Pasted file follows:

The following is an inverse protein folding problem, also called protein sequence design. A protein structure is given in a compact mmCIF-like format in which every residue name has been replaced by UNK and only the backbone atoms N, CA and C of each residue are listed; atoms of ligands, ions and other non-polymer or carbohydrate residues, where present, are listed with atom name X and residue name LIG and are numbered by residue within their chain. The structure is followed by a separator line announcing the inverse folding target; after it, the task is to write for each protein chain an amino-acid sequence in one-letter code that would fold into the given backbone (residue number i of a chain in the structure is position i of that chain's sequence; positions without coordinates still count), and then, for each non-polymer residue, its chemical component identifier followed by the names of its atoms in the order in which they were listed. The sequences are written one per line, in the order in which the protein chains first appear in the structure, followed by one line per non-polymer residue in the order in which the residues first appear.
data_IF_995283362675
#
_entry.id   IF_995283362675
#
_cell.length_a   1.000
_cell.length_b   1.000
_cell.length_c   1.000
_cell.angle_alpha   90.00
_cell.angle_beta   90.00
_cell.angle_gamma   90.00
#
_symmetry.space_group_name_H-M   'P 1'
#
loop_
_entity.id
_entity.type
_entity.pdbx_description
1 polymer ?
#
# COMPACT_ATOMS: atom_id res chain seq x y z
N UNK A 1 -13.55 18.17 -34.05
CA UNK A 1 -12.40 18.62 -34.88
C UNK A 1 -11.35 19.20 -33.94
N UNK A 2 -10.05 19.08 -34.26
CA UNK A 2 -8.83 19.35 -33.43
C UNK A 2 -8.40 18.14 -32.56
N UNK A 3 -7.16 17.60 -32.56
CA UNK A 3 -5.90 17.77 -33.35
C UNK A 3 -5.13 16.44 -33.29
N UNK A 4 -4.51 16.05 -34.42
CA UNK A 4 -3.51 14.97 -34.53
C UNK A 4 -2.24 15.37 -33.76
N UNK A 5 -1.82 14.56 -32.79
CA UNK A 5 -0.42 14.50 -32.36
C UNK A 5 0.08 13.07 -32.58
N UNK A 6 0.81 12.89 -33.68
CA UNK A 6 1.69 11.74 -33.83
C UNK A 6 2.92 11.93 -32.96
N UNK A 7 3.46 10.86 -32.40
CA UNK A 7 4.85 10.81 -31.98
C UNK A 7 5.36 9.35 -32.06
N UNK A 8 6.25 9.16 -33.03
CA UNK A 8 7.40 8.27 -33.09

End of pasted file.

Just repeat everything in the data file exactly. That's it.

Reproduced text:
The following is an inverse protein folding problem, also called protein sequence design. A protein structure is given in a compact mmCIF-like format in which every residue name has been replaced by UNK and only the backbone atoms N, CA and C of each residue are listed; atoms of ligands, ions and other non-polymer or carbohydrate residues, where present, are listed with atom name X and residue name LIG and are numbered by residue within their chain. The structure is followed by a separator line announcing the inverse folding target; after it, the task is to write for each protein chain an amino-acid sequence in one-letter code that would fold into the given backbone (residue number i of a chain in the structure is position i of that chain's sequence; positions without coordinates still count), and then, for each non-polymer residue, its chemical component identifier followed by the names of its atoms in the order in which they were listed. The sequences are written one per line, in the order in which the protein chains first appear in the structure, followed by one line per non-polymer residue in the order in which the residues first appear.
data_IF_995283362675
#
_entry.id   IF_995283362675
#
_cell.length_a   1.000
_cell.length_b   1.000
_cell.length_c   1.000
_cell.angle_alpha   90.00
_cell.angle_beta   90.00
_cell.angle_gamma   90.00
#
_symmetry.space_group_name_H-M   'P 1'
#
loop_
_entity.id
_entity.type
_entity.pdbx_description
1 polymer ?
#
# COMPACT_ATOMS: atom_id res chain seq x y z
N UNK A 1 -13.55 18.17 -34.05
CA UNK A 1 -12.40 18.62 -34.88
C UNK A 1 -11.35 19.20 -33.94
N UNK A 2 -10.05 19.08 -34.26
CA UNK A 2 -8.83 19.35 -33.43
C UNK A 2 -8.40 18.14 -32.56
N UNK A 3 -7.16 17.60 -32.56
CA UNK A 3 -5.90 17.77 -33.35
C UNK A 3 -5.13 16.44 -33.29
N UNK A 4 -4.51 16.05 -34.42
CA UNK A 4 -3.51 14.97 -34.53
C UNK A 4 -2.24 15.37 -33.76
N UNK A 5 -1.82 14.56 -32.79
CA UNK A 5 -0.42 14.50 -32.36
C UNK A 5 0.08 13.07 -32.58
N UNK A 6 0.81 12.89 -33.68
CA UNK A 6 1.69 11.74 -33.83
C UNK A 6 2.92 11.93 -32.96
N UNK A 7 3.46 10.86 -32.40
CA UNK A 7 4.85 10.81 -31.98
C UNK A 7 5.36 9.35 -32.06
N UNK A 8 6.25 9.16 -33.03
CA UNK A 8 7.40 8.27 -33.09